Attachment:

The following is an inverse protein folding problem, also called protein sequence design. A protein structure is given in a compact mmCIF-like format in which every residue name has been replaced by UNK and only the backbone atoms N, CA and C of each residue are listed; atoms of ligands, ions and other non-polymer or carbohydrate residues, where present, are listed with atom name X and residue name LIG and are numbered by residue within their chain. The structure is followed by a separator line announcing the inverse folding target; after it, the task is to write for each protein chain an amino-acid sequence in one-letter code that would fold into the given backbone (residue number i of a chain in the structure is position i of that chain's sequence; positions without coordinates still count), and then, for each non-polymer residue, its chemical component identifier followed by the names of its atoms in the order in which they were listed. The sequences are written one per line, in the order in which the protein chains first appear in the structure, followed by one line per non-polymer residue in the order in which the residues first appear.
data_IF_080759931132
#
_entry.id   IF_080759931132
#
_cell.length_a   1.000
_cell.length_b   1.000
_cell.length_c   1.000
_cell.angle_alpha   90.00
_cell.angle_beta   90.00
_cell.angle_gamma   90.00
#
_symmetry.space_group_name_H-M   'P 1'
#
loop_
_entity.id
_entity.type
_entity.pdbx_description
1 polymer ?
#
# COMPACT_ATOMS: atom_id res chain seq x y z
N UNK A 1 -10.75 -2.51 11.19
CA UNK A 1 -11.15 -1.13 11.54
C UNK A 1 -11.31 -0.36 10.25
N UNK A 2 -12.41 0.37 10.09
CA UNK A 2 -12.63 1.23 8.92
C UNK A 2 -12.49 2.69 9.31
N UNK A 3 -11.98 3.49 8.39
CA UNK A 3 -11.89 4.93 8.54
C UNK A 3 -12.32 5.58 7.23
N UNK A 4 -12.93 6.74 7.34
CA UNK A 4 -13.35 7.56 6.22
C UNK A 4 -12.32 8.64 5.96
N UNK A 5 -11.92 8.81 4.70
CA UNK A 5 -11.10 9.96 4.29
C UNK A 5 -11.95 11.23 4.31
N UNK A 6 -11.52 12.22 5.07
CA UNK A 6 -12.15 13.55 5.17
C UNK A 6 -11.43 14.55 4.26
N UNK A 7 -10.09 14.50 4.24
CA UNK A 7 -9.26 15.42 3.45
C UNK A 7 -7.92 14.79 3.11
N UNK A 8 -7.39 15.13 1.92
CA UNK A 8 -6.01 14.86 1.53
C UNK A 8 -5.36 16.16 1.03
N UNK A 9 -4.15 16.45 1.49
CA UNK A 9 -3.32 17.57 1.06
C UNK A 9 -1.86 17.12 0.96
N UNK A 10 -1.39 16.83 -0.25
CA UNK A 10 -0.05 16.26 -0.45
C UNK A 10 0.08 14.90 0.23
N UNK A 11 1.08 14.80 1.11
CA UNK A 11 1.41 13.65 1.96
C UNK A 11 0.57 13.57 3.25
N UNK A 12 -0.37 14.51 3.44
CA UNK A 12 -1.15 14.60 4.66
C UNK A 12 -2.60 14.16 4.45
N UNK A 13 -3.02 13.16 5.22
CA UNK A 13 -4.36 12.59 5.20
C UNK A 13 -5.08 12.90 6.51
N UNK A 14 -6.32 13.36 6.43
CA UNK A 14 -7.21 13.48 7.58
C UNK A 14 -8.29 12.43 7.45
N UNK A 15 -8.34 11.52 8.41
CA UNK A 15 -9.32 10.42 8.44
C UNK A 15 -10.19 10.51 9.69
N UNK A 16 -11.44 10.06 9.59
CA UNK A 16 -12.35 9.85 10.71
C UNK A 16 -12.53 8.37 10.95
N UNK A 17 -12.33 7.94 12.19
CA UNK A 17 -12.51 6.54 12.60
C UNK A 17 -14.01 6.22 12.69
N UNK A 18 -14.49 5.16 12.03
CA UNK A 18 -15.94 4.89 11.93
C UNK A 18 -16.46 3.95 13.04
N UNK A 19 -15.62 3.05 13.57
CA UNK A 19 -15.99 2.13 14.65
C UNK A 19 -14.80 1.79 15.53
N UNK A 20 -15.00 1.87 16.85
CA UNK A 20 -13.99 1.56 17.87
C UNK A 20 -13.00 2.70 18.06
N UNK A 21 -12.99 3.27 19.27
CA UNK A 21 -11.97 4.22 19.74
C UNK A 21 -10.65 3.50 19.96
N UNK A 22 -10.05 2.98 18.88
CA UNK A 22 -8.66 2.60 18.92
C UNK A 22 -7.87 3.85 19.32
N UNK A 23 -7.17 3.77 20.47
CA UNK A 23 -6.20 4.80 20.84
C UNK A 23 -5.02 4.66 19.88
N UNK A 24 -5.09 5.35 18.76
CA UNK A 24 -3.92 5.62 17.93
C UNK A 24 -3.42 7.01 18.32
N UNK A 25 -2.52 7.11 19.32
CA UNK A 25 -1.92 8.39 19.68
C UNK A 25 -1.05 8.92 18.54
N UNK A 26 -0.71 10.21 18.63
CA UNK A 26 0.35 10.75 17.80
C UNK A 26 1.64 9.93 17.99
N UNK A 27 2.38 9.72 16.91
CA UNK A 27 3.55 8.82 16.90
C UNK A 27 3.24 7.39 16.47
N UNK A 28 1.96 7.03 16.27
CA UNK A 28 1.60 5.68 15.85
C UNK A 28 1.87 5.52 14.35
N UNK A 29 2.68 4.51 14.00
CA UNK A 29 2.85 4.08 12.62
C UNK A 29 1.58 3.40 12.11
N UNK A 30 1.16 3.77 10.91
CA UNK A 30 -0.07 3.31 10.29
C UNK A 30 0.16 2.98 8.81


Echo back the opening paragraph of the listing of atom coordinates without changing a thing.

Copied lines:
The following is an inverse protein folding problem, also called protein sequence design. A protein structure is given in a compact mmCIF-like format in which every residue name has been replaced by UNK and only the backbone atoms N, CA and C of each residue are listed; atoms of ligands, ions and other non-polymer or carbohydrate residues, where present, are listed with atom name X and residue name LIG and are numbered by residue within their chain. The structure is followed by a separator line announcing the inverse folding target; after it, the task is to write for each protein chain an amino-acid sequence in one-letter code that would fold into the given backbone (residue number i of a chain in the structure is position i of that chain's sequence; positions without coordinates still count), and then, for each non-polymer residue, its chemical component identifier followed by the names of its atoms in the order in which they were listed. The sequences are written one per line, in the order in which the protein chains first appear in the structure, followed by one line per non-polymer residue in the order in which the residues first appear.